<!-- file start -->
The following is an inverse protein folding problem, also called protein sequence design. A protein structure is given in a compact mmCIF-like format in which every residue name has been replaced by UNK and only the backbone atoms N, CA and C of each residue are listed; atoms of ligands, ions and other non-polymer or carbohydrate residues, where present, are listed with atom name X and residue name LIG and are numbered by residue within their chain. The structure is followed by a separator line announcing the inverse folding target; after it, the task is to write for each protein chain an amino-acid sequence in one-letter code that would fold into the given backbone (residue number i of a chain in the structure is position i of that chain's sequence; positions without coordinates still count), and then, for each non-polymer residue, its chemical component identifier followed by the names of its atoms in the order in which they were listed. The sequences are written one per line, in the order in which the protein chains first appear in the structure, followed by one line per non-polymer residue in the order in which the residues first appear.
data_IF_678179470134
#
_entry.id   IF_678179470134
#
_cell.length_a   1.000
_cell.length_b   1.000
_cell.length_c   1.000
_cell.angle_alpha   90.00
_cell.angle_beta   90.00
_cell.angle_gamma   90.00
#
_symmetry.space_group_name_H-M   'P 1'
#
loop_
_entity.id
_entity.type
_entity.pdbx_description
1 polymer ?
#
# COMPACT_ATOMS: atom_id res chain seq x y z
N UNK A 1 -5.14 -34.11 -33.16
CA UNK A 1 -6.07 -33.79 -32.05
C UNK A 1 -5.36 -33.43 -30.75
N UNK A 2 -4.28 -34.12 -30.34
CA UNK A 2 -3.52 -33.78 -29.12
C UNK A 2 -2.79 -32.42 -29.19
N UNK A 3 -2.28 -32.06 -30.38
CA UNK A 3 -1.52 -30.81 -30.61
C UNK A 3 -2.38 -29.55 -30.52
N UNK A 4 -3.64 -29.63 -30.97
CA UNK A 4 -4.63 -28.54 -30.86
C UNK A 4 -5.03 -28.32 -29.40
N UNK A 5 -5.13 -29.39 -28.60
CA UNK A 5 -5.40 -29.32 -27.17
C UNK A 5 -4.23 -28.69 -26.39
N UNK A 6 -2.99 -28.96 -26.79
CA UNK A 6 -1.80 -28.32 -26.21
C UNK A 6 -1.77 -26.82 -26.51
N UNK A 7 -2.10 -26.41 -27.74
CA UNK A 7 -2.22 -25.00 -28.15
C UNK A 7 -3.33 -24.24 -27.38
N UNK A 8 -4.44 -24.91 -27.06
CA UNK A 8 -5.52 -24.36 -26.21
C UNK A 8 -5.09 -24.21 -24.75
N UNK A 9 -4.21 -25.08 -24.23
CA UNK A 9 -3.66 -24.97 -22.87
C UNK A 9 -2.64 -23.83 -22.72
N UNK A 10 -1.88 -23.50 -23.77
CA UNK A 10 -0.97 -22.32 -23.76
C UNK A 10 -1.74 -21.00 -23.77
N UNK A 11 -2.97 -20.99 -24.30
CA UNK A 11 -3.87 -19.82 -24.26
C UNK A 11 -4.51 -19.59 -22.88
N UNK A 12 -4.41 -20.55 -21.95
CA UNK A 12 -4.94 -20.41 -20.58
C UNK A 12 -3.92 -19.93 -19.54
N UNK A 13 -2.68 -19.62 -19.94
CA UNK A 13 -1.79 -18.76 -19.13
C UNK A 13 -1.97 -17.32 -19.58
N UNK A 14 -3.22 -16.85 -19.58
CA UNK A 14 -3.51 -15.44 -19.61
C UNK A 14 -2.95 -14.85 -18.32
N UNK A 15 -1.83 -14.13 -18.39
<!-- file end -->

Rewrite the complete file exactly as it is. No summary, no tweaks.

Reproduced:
The following is an inverse protein folding problem, also called protein sequence design. A protein structure is given in a compact mmCIF-like format in which every residue name has been replaced by UNK and only the backbone atoms N, CA and C of each residue are listed; atoms of ligands, ions and other non-polymer or carbohydrate residues, where present, are listed with atom name X and residue name LIG and are numbered by residue within their chain. The structure is followed by a separator line announcing the inverse folding target; after it, the task is to write for each protein chain an amino-acid sequence in one-letter code that would fold into the given backbone (residue number i of a chain in the structure is position i of that chain's sequence; positions without coordinates still count), and then, for each non-polymer residue, its chemical component identifier followed by the names of its atoms in the order in which they were listed. The sequences are written one per line, in the order in which the protein chains first appear in the structure, followed by one line per non-polymer residue in the order in which the residues first appear.
data_IF_678179470134
#
_entry.id   IF_678179470134
#
_cell.length_a   1.000
_cell.length_b   1.000
_cell.length_c   1.000
_cell.angle_alpha   90.00
_cell.angle_beta   90.00
_cell.angle_gamma   90.00
#
_symmetry.space_group_name_H-M   'P 1'
#
loop_
_entity.id
_entity.type
_entity.pdbx_description
1 polymer ?
#
# COMPACT_ATOMS: atom_id res chain seq x y z
N UNK A 1 -5.14 -34.11 -33.16
CA UNK A 1 -6.07 -33.79 -32.05
C UNK A 1 -5.36 -33.43 -30.75
N UNK A 2 -4.28 -34.12 -30.34
CA UNK A 2 -3.52 -33.78 -29.12
C UNK A 2 -2.79 -32.42 -29.19
N UNK A 3 -2.28 -32.06 -30.38
CA UNK A 3 -1.52 -30.81 -30.61
C UNK A 3 -2.38 -29.55 -30.52
N UNK A 4 -3.64 -29.63 -30.97
CA UNK A 4 -4.63 -28.54 -30.86
C UNK A 4 -5.03 -28.32 -29.40
N UNK A 5 -5.13 -29.39 -28.60
CA UNK A 5 -5.40 -29.32 -27.17
C UNK A 5 -4.23 -28.69 -26.39
N UNK A 6 -2.99 -28.96 -26.79
CA UNK A 6 -1.80 -28.32 -26.21
C UNK A 6 -1.77 -26.82 -26.51
N UNK A 7 -2.10 -26.41 -27.74
CA UNK A 7 -2.22 -25.00 -28.15
C UNK A 7 -3.33 -24.24 -27.38
N UNK A 8 -4.44 -24.91 -27.06
CA UNK A 8 -5.52 -24.36 -26.21
C UNK A 8 -5.09 -24.21 -24.75
N UNK A 9 -4.21 -25.08 -24.23
CA UNK A 9 -3.66 -24.97 -22.87
C UNK A 9 -2.64 -23.83 -22.72
N UNK A 10 -1.88 -23.50 -23.77
CA UNK A 10 -0.97 -22.32 -23.76
C UNK A 10 -1.74 -21.00 -23.77
N UNK A 11 -2.97 -20.99 -24.30
CA UNK A 11 -3.87 -19.82 -24.26
C UNK A 11 -4.51 -19.59 -22.88
N UNK A 12 -4.41 -20.55 -21.95
CA UNK A 12 -4.94 -20.41 -20.58
C UNK A 12 -3.92 -19.93 -19.54
N UNK A 13 -2.68 -19.62 -19.94
CA UNK A 13 -1.79 -18.76 -19.13
C UNK A 13 -1.97 -17.32 -19.58
N UNK A 14 -3.22 -16.85 -19.58
CA UNK A 14 -3.51 -15.44 -19.61
C UNK A 14 -2.95 -14.85 -18.32
N UNK A 15 -1.83 -14.13 -18.39